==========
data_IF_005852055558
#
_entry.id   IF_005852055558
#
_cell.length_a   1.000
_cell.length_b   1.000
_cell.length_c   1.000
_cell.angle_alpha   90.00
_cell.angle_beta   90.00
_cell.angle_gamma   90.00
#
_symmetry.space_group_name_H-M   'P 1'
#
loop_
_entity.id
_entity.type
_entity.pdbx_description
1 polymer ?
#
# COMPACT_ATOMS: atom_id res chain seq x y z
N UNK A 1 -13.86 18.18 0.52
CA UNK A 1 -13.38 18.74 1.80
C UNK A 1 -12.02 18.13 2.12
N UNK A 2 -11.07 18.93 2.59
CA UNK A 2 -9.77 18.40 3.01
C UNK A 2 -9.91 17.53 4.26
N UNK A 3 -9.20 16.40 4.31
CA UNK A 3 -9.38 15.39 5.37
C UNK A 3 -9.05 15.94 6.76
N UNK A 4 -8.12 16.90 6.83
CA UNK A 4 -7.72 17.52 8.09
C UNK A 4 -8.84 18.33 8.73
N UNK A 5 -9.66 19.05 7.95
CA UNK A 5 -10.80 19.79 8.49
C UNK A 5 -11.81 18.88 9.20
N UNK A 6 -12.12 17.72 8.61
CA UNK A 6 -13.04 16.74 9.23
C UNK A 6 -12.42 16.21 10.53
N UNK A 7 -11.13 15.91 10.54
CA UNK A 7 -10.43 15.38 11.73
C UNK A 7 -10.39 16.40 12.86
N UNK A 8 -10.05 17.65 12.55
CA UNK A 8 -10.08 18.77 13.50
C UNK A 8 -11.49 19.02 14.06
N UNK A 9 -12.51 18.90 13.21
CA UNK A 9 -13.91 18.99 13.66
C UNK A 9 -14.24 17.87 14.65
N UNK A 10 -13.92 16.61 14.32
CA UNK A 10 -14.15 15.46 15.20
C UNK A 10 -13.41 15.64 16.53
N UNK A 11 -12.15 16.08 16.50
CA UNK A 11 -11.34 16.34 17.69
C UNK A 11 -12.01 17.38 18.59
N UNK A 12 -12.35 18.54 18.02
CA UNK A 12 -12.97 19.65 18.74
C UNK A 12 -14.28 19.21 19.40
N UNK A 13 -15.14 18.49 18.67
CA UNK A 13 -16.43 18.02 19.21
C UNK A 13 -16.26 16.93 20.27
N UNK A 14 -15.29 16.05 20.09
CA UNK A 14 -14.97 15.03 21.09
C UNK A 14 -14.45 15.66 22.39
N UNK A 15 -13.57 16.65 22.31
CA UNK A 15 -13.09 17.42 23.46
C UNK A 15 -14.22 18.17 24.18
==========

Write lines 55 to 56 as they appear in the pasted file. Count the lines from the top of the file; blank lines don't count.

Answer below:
CA UNK A 12 -12.97 19.65 18.74
C UNK A 12 -14.28 19.21 19.40